RTG (Realtime Gaming) are an online gambling company who develop and maintain download-only casino-based software. They were established in Atlanta, Georgia, in 1998, but moved all production to Costa Rica in 2008.
Around the same time they were bought by Hastings International, who are part of the HBM Group, a financial services provider. The company is now based in Curaçao in the southern Caribbean Sea. This article will go through a little of RTG’s oddly chequered history, and will also advise you where you can play RTG games, if you so choose to do so.
RTG began life in Atlanta, Georgia in 1998 by providing the software for the online casino, iNetBet. Over time they expanded their range and began to licence their software out to other casinos. For a while, it became an industry ‘joke’ that to acquire a licence from RTG, all you had to do was ask. RTG also had a reputation for permitting its licensees to continue accepting US-based players, even after the passing of 2006’s Unlawful Internet Gaming Enforcement Act.
RTG really began to expand when online casino pioneer Warren Cloud came on board. Despite RTG’s success, Cloud came with a varied reputation, and several RTG casinos were declared ‘rogue’ by the leading casino forum site, CasinoMeister. Cloud had begun his casino career with an online Casino in South Africa powered by South Korean software, but then jumped ship first to Australia and then London, leaving several players unpaid.
In 2004 RTG courted controversy when they refused to pay a player who won $1.3million by playing Caribbean 21 at Hampton Casino. They initially accused the player of using an automated bot, but eventually relented and paid the player an undisclosed settlement. Caribbean 21 is a form of blackjack that swings the odds in favour of the player if the casino has not set up all the various bonus rules correctly. The player had discovered a slight chink in RTG’s software that he exploited to win his $1.3 million. RTG tried to void the winning due to the use of the bot, but it was proven that all the bot did was simulate mouse clicks and otherwise had no other influence on the game or software. Following this controversy Caribbean 21 was removed from all of RTG’s casinos.
In 2007 RTG moved its development centre to Heredia, Costa Rica, just in time for it to be sold to the Curaçao-based company Hastings International. Hastings itself is managed by a corporate services provider called HBM Group.
The company’s association with Cloud ended in July 2008 when he died of a heart attack in Ibiza, aged just 34. Since then, RTG has been working hard to improve its reputation, particularly in line with the way it handles player relations.
While RTG may not have yet gathered the kind of reputation for its games in the same way that Microgaming, Playtech, Betsoft, IGT and NetEnt have, since 2010 there are no doubts that RTG has succeeded in repairing its reputation, and by some degree.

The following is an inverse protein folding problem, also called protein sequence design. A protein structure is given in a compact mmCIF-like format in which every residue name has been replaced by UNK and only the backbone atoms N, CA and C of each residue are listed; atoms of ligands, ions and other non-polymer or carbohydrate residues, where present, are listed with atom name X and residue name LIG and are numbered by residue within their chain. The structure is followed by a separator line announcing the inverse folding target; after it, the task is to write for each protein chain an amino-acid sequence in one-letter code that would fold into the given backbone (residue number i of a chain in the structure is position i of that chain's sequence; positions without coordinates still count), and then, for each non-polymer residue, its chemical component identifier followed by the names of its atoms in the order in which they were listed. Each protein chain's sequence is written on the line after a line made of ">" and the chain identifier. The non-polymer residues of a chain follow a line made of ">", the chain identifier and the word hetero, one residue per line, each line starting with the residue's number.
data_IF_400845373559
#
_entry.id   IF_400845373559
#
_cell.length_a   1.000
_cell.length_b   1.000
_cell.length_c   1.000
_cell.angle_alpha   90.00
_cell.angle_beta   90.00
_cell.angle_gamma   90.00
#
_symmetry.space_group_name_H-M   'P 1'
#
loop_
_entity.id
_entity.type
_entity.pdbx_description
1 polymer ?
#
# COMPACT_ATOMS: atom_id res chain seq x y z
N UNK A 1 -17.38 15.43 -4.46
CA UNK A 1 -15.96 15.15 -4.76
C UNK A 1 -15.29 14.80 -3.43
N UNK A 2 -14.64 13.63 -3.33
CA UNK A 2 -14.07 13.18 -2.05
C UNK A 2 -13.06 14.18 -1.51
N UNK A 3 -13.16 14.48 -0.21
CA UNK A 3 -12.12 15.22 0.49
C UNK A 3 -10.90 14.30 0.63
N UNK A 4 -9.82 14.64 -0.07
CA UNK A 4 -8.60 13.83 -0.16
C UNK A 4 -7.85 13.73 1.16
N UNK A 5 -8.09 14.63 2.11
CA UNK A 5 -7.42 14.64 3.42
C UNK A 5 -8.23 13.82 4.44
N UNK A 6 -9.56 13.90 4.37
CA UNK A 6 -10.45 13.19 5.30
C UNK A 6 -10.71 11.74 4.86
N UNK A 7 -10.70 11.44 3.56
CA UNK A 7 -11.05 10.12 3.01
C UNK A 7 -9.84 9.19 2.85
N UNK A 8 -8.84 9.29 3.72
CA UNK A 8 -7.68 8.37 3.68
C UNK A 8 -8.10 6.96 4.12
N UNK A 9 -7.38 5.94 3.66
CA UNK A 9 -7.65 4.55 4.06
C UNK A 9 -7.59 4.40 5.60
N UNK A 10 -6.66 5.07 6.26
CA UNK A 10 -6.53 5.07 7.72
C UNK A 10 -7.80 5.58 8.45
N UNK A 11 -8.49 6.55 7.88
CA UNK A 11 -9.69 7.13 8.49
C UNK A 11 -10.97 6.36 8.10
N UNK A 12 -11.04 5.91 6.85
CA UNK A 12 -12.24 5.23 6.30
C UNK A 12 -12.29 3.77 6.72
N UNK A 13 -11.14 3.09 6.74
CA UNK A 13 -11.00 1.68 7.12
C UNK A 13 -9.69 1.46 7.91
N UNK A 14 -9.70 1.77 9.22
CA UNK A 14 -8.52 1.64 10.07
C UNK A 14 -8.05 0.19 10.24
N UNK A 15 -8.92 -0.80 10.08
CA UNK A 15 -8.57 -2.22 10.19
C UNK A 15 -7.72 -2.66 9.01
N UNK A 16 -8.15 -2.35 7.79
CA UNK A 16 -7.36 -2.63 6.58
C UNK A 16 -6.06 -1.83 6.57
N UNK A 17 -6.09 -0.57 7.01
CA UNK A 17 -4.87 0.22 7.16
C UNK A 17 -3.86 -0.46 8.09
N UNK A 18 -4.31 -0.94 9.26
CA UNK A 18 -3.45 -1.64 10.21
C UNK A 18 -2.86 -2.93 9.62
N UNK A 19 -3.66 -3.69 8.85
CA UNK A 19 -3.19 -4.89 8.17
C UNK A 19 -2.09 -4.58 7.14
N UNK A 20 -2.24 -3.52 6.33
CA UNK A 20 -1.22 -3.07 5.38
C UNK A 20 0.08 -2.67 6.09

The vast majority of RTG games are online slots, aimed at the less complicated end of the market. RTG slots are seen as an excellent way of coming to terms with the complexity of online slot games, with simple rules, gameplay and winning opportunities.
Among the best RTG casino games are the Japanese-themed Ronin, the Inca-based Aztec’s Treasure and the immensely popular Cleopatra’s Gold, which of course is geared around the riches of Ancient Egypt.
RTG’s games have a very decent reputation for being fast and intuitive, and casinos that use RTG software (reputable casinos that is) tend to be generous with bonuses. RTG’s software usually comes in two varieties as well – bespoke programs for download casinos, or, as is more common, Flash-based software for browser-play casinos.
A huge amount of RTG’s slots have progressive jackpots – over seventy in fact. The jackpots come with conditions that make them much easier to win than the standard progressive jackpots offered by other games, and most of them are won every few weeks or even every few days. The downside to this win frequency is that the jackpots seldom rise above the $200,000 barrier.
Having said that, three progressive slots using RTG software have created winners of over $1 million. These (at the time of writing) are Shopping Spree ($1.24 million), Midlife Crisis ($1.09 million) and Megasaur ($1.05 million).
Aside from slots, RTG has a version of baccarat that uses six decks, six versions of blackjack (and no longer the trouble-causing Caribbean 21), casino war, craps, keno, let’em ride, a few forms of casino poker (including pai gow poker), four versions of roulette, sic bo and no less than fifteen versions of video poker including all the most popular varieties.
RTG is not very hot on ‘quirky’ games, but does offer four scratch card games: Diamond Jackpot, Hot Dice, Magic 7’s and Lucky 8’s. All four of these games have an authentic scratch card look and feel, rather than an ‘online’ appearance used by other casino software providers.
RTG casinos are no longer routinely marked as ‘suspicious’ since the death of Warren Cloud, although several are still to be avoided, such as the Winpalace Group which won Casinomeister’s ‘Worst Casino Group of the Year’ award in 2010, 2011 and 2012. Most of the complaints regarding Winpalace are about the groups ‘trickle-feed’ policy which pays out winnings at a rate of $500 a week, even though the group’s T&Cs state very firmly that the pay-out rate should be $3,000.
There are still a number of RTG casinos where players report experiences that are entirely satisfactory.